, Volume 317, Issue 3, pp 177–182 | Cite as

Caridina nilotica in Lake Victoria: abundance, biomass, and diel vertical migration

  • John T. Lehman
  • Godfrey B. Mbahinzireki
  • Lucas Mwebaza-Ndawula


Caridina nilotica (Decapoda: Atyidae) in offshore waters of Lake Victoria were investigated with both day and night sampling over a period of two years. Offshore populations are mainly planktonic rather than benthic, and the animals exhibit diel vertical migrations into near-surface waters at night. These changes in diel abundance as well as the size-frequency distribution of the migrating shrimp suggest that the migratory behavior is in response to visual planktivory, because only the very smallest individuals (2–4 mm) remain in surface waters during the day. During October 1992, abundances were estimated both by vertical net sampling and by underwater video transect methods. Concordance was established between abundances estimated by the two methods. Only about 9% (night) to 14% (day) of the Caridina population appeared to be epibenthic. We suggest that the behavior of the animal is consistent with the hypothesis that it is not a strict detritivore as previously reported; rather it may engage in facultative planktivory, especially at night.

Key words

zooplankton biomass Lake Victoria diel vertical migration Caridina Chaoborus 


  1. Beadle, L. C., 1981. The inland waters of tropical Africa. Longman Group Ltd. pp. 475.Google Scholar
  2. Branstrator, D. K., L. M. Ndawula & J. T. Lehman. Zooplankton dynamics in Lake Victoria. In T. C. Johnson & E. Odata (eds), Limnology, Climatology and Paleolimnology of the East African Lakes. in press.Google Scholar
  3. Fryer, G., 1960. The feeding mechanism of some atyid prawns of the genus Caridina. Trans. r. Soc. Edin. 64: 217–244.Google Scholar
  4. Hughes, N. F., 1992. Nile perch, Lates niloticus, predation on the freshwater prawn, Caridina nilotica, in the Nyanza Gulf, Lake Victoria, East Africa. Envir. Biol. Fishes 33: 307–309.Google Scholar
  5. Lee, D. S. & D. J. Hall, 1989. Quantitative sampling of organisms/ macroparticulates with a ROV using a cillimated illumination system, p. 827–831. In Proc. Oceans'89 Tech. Soc., 1719 pp.Google Scholar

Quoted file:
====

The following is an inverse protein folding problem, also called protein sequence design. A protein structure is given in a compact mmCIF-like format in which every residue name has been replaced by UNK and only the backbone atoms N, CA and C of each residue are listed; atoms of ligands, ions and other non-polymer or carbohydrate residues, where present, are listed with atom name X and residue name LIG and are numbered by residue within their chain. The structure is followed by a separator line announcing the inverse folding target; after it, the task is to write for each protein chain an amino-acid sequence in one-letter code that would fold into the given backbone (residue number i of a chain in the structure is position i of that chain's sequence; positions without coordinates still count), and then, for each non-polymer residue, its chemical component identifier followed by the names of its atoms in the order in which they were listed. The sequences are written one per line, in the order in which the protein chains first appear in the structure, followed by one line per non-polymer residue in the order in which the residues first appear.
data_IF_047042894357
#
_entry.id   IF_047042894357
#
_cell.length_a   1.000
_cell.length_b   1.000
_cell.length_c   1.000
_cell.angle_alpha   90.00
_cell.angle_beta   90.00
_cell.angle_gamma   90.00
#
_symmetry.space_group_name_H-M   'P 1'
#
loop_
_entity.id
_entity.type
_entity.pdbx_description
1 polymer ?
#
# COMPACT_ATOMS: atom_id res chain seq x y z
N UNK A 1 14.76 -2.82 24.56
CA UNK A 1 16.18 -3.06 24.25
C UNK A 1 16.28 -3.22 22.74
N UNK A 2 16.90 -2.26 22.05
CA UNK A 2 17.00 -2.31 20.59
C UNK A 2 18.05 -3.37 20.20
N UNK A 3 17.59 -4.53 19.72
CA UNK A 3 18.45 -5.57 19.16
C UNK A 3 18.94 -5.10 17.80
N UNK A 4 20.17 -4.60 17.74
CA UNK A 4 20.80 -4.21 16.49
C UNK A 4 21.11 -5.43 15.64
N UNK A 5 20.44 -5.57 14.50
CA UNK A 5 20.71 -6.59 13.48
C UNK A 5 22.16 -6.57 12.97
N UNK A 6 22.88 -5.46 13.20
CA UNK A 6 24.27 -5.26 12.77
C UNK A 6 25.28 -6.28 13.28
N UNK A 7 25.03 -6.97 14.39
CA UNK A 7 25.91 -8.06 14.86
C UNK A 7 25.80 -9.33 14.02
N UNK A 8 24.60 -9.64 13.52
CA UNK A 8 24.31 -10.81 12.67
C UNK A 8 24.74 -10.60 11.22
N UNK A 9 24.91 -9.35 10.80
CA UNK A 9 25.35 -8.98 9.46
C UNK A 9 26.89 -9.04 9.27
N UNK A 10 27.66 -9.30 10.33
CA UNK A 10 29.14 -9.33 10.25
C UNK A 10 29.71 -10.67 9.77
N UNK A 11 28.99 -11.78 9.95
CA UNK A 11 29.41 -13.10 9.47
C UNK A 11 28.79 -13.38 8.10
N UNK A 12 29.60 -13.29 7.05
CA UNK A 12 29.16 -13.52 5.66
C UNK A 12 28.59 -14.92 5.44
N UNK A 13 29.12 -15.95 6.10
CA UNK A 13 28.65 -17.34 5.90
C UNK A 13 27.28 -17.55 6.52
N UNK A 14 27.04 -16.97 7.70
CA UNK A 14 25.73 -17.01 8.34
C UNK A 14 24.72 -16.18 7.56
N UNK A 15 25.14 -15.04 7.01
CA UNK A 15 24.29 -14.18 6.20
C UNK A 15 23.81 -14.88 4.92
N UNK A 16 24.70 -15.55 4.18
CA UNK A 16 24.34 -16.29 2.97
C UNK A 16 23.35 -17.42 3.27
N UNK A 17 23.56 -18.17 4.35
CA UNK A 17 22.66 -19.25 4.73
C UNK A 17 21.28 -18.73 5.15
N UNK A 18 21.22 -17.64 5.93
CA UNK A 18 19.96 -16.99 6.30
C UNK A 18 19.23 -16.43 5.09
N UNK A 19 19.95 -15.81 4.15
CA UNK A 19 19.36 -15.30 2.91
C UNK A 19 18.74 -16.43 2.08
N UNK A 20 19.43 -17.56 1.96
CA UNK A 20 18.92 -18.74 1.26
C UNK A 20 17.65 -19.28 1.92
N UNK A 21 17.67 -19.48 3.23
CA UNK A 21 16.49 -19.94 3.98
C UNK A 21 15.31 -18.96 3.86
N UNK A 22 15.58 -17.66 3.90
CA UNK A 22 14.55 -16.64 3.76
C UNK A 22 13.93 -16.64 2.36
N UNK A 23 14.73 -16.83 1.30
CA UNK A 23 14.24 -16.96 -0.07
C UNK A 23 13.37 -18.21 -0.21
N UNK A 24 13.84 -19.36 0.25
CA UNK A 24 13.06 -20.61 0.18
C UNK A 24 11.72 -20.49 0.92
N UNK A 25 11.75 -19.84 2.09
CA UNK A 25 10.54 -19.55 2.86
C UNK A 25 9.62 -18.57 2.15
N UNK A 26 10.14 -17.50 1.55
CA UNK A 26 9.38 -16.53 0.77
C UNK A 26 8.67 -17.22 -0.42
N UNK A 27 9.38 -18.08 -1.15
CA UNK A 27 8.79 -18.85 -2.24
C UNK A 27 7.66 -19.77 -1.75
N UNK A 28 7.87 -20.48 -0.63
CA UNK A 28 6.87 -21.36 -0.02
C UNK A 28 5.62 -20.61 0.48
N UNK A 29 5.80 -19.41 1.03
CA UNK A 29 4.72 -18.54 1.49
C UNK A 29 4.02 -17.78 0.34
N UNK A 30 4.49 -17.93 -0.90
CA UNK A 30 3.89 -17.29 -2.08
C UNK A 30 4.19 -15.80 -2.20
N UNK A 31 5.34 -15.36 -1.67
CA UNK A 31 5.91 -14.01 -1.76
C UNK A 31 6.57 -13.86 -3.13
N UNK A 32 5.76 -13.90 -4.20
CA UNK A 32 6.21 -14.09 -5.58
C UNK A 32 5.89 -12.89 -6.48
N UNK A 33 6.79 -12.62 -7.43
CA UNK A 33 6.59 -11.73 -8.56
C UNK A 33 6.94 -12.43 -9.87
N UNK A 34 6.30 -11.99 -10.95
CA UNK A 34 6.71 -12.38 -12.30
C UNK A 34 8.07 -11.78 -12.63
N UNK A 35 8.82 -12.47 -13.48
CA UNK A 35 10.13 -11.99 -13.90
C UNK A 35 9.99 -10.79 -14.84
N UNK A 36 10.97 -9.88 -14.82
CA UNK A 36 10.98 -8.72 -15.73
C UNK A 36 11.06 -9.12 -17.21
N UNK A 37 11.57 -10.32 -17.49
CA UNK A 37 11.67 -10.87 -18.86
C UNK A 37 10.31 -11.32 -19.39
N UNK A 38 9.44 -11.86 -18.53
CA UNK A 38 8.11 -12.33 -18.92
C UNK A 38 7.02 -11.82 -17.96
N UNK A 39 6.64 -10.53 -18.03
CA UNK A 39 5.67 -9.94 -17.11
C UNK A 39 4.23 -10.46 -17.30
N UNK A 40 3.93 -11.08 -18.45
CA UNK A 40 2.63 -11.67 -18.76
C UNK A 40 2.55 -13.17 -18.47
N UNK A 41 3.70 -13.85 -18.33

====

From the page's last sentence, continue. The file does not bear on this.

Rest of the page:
6. Lehman, J. T. & D. K. Branstrator, 1993. Effects of nutrients and grazing on the phytoplankton of Lake Victoria. Verh. int. Ver. Limnol. 25: 850–855.Google Scholar
  7. Macdonald, W. W., 1956. Observations on the biology of chaoborids and chironomids in Lake Victoria and on the feeding habits of the ‘Elephant-Snout Fish’ (Mormyrus kannume Forsk). J. anim. Ecol. 25: 36–53.Google Scholar
  8. Mugidde, R., 1993. The increase in phytoplankton primary productivity and biomass in Lake Victoria (Uganda). Verh. int. Ver. Limnol. 25; 846–849.Google Scholar
  9. Nero, R. W., 1982. A description of three nets suitable for estimating the abundance of Mysis relicta. Can. Tech. Rep. aquat. Sci. 1046: iv+8 pp.Google Scholar
  10. Ogutu-Ohwayo, R., 1990. Changes in the prey ingested and the variations in the Nile perch and other fish stocks of Lake Kyoga and the northern waters of Lake Victoria (Uganda). J. Fish Biol. 37: 55–63.Google Scholar
  11. Worthington, E. B., 1931. Vertical movements of freshwater zooplankton. Int. Revue ges. Hydrobiol. Hydrogr. 25: 394–436.Google Scholar

Copyright information

© Kluwer Academic Publishers 1996

Authors and Affiliations

  • John T. Lehman
    • 1
  • Godfrey B. Mbahinzireki
    • 2
  • Lucas Mwebaza-Ndawula
    • 2
  1. 1.Department of Biology and Center for Great Lakes and Aquatic Science, Natural Science BuildingUniversity of MichiganAnn ArborUSA
  2. 2.Uganda Fisheries Research InstituteJinjaUganda

Personalised recommendations